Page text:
> asynchronous, buffered message passing that I described could also be
> implemented statically but still concurrently and asynchronously, in
> such a way that the mutable buffer is replaced by something in the
> instruction stream. I find it very hard to imagine how this could be
> done, because at compile time it's impossible to predict how the
> instruction streams of both threads will be aligned during run-time.
> If something like that could actually be done, *please* enlighten me.
> :-)

Well, I have to admit, that sounds difficult. But you don't necessarily
need more than a single-value buffer for each sub-computation, do you?

> Alternatively I could take your remark "you could easily use threads
> with a system like the accumulators framework" in isolation, and then
> I'd interpret it completely differently: "you can build coarse-grained
> single-threaded computations from fine-grained ones using
> Accumulators, and then connect multiple of those coarse-grained
> computations asynchronously using dynamic buffers". As I said I agree
> with that, but given the context I'm unsure whether that is what you
> meant.

Honestly, I'm not sure I had thought it through completely.

>>> Actually I think the Accumulators framework and lock-free message
>>> passing are completely orthogonal.
>> Exactly. It seems as though you're now contradicting yourself.
> I meant to say that the Accumulators framework and the (buffered
> asynchronous) lock-free message passing serve different needs and that
> these needs may occur independently, so there can be programs with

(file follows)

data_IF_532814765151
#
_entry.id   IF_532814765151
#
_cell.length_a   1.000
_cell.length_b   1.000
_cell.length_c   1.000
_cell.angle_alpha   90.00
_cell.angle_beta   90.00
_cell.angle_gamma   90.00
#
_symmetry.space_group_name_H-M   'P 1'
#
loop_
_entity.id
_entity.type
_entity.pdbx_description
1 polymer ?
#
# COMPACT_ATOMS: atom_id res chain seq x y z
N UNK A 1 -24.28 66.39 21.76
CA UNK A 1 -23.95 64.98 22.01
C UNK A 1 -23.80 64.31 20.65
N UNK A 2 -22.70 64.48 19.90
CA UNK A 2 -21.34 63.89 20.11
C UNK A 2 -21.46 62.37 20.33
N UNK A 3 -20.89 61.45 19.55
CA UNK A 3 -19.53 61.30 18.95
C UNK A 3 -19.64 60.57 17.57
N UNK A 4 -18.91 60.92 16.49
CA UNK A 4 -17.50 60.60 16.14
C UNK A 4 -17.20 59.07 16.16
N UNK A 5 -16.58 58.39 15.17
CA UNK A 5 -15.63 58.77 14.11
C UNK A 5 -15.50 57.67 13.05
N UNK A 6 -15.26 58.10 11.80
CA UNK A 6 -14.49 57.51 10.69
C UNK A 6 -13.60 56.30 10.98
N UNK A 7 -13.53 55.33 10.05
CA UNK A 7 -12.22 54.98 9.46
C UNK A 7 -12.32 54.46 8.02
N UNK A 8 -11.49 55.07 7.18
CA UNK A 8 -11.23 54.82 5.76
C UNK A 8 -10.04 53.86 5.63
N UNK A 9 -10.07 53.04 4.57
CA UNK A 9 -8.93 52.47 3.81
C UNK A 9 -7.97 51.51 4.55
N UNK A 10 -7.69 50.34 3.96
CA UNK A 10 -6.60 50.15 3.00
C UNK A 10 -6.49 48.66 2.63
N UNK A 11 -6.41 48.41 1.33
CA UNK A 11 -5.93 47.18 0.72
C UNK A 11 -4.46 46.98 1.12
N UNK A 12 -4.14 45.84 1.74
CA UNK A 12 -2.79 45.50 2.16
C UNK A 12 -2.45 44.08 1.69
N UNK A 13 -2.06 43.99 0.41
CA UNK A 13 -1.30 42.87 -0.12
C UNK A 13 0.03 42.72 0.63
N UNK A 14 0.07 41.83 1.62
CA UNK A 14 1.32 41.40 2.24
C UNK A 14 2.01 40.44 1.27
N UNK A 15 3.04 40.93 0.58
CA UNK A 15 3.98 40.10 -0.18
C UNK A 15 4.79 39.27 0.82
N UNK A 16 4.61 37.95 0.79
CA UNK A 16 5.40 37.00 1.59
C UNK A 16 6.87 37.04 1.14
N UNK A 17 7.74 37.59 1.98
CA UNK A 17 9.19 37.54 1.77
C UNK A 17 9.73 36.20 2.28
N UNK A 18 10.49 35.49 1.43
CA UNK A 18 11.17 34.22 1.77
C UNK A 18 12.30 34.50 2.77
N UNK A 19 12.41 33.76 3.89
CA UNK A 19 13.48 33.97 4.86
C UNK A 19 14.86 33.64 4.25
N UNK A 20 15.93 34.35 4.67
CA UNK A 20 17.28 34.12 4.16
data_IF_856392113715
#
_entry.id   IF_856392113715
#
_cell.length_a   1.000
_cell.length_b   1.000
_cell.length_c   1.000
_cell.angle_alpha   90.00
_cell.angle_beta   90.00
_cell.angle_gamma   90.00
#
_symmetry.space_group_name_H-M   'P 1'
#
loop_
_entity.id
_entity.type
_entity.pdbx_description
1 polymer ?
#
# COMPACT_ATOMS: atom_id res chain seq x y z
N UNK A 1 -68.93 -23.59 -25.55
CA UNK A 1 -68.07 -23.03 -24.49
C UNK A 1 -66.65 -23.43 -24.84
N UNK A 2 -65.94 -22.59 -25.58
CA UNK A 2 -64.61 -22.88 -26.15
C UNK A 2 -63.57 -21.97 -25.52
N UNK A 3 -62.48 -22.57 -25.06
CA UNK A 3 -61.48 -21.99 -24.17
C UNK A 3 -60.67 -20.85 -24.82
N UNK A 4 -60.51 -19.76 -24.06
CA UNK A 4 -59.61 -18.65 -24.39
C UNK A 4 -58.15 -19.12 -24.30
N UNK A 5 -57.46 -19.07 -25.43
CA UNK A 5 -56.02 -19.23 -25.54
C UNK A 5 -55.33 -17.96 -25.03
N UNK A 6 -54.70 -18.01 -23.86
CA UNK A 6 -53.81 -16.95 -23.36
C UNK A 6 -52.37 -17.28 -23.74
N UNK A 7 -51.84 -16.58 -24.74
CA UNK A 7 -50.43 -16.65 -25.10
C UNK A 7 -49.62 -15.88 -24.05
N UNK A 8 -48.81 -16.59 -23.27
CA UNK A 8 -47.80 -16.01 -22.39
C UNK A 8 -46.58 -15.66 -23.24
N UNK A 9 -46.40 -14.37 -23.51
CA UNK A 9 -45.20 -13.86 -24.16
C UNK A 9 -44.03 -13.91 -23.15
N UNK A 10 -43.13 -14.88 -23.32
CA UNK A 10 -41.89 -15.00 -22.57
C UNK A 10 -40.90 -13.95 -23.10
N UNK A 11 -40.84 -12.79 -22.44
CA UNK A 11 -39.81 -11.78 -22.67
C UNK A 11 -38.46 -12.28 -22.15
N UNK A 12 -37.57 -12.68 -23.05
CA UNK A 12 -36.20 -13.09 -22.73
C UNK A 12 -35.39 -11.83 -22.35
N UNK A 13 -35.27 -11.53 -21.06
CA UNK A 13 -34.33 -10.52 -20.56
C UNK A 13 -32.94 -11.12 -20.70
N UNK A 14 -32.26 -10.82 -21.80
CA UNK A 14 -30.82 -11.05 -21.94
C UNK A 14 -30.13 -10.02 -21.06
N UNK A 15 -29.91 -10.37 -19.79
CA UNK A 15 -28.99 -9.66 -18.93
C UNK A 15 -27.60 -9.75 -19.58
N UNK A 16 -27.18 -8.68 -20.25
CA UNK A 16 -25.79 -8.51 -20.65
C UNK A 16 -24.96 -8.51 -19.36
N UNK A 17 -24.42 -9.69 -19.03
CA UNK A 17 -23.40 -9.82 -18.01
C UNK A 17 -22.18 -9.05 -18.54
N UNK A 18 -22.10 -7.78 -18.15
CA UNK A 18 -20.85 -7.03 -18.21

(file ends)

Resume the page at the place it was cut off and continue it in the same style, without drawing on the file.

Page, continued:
> both needs, hence calling for application of both techniques in
> parallel. As far as I'm concerned this is in line with everything I've
> said before.
> If this is your point, I must conclude that all of our discussion has
> been one big misunderstanding, because it was my point as well.

I no longer know exactly what my point *was*, but I could
comfortably say that's what my point *is*.


>>> One could use a "dataflow" library to connect threads at run-time
>>> while composing computations for the individual threads at
>>> compile-time with Boost.Accumulators, and get the best of both worlds.
>>> I hope I'm making sense. Please let me know what you think.
>> I think you eventually made sense :-)
> Assuming that our discussion was based on misunderstanding and that
> we're actually agreeing, one thing is still bothering me. You appear
> to believe that the same library should provide for both ways of
> composing computations, i.e. the static single-threaded one (like
> Accumulators) and the dynamic asynchronous one. I doubt that would be
> the right thing to do, because the modes of composition are not
> related in their underlying logic (contrary to the static and dynamic
> expressions in Xpressive) and because they pose very different
> requirements on the subcomputations that are to be composed.

You may be right.

> In the dynamic multithreaded mode of composition the producer and the
> consumer can be as unrelated as any function that writes to a
> std::vector and any other function that reads from it. As the
> Accumulators mode of composition involves much tighter coupling
> between the operations, they need to have much more in common, e.g.
> features and dependencies in Accumulators.

Hmm, I don't think I buy that last part of the argument, but I also
don't think we're very far apart now.

Dave Abrahams
BoostPro Computing                  Software Development        Training             Clang/LLVM/EDG Compilers  C++  Boost